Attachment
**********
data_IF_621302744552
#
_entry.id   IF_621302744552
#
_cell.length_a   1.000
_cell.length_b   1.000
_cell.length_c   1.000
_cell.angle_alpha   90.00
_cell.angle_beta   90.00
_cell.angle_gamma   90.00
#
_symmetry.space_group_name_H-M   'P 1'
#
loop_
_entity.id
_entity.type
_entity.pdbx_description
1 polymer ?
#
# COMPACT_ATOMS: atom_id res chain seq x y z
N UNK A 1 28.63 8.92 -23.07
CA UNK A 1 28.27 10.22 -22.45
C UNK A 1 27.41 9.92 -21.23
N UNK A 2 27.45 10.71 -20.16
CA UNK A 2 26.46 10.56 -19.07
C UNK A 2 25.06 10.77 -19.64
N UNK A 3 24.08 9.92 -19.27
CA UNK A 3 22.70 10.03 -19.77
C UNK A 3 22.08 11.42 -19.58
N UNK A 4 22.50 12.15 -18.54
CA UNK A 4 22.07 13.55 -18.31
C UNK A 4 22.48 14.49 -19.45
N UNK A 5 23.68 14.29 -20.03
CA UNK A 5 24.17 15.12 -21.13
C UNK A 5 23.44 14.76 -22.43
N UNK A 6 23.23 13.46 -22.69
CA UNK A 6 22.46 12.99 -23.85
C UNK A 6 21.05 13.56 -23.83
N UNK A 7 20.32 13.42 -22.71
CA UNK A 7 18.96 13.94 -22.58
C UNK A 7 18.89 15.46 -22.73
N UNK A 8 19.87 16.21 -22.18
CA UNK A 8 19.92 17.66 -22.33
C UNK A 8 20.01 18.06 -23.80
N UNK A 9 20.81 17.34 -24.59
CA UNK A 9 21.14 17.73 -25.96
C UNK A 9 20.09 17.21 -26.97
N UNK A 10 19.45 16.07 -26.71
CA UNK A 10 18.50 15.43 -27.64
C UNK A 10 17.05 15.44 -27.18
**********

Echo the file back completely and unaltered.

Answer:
data_IF_621302744552
#
_entry.id   IF_621302744552
#
_cell.length_a   1.000
_cell.length_b   1.000
_cell.length_c   1.000
_cell.angle_alpha   90.00
_cell.angle_beta   90.00
_cell.angle_gamma   90.00
#
_symmetry.space_group_name_H-M   'P 1'
#
loop_
_entity.id
_entity.type
_entity.pdbx_description
1 polymer ?
#
# COMPACT_ATOMS: atom_id res chain seq x y z
N UNK A 1 28.63 8.92 -23.07
CA UNK A 1 28.27 10.22 -22.45
C UNK A 1 27.41 9.92 -21.23
N UNK A 2 27.45 10.71 -20.16
CA UNK A 2 26.46 10.56 -19.07
C UNK A 2 25.06 10.77 -19.64
N UNK A 3 24.08 9.92 -19.27
CA UNK A 3 22.70 10.03 -19.77
C UNK A 3 22.08 11.42 -19.58
N UNK A 4 22.50 12.15 -18.54
CA UNK A 4 22.07 13.55 -18.31
C UNK A 4 22.48 14.49 -19.45
N UNK A 5 23.68 14.29 -20.03
CA UNK A 5 24.17 15.12 -21.13
C UNK A 5 23.44 14.76 -22.43
N UNK A 6 23.23 13.46 -22.69
CA UNK A 6 22.46 12.99 -23.85
C UNK A 6 21.05 13.56 -23.83
N UNK A 7 20.32 13.42 -22.71
CA UNK A 7 18.96 13.94 -22.58
C UNK A 7 18.89 15.46 -22.73
N UNK A 8 19.87 16.21 -22.18
CA UNK A 8 19.92 17.66 -22.33
C UNK A 8 20.01 18.06 -23.80
N UNK A 9 20.81 17.34 -24.59
CA UNK A 9 21.14 17.73 -25.96
C UNK A 9 20.09 17.21 -26.97
N UNK A 10 19.45 16.07 -26.71
CA UNK A 10 18.50 15.43 -27.64
C UNK A 10 17.05 15.44 -27.18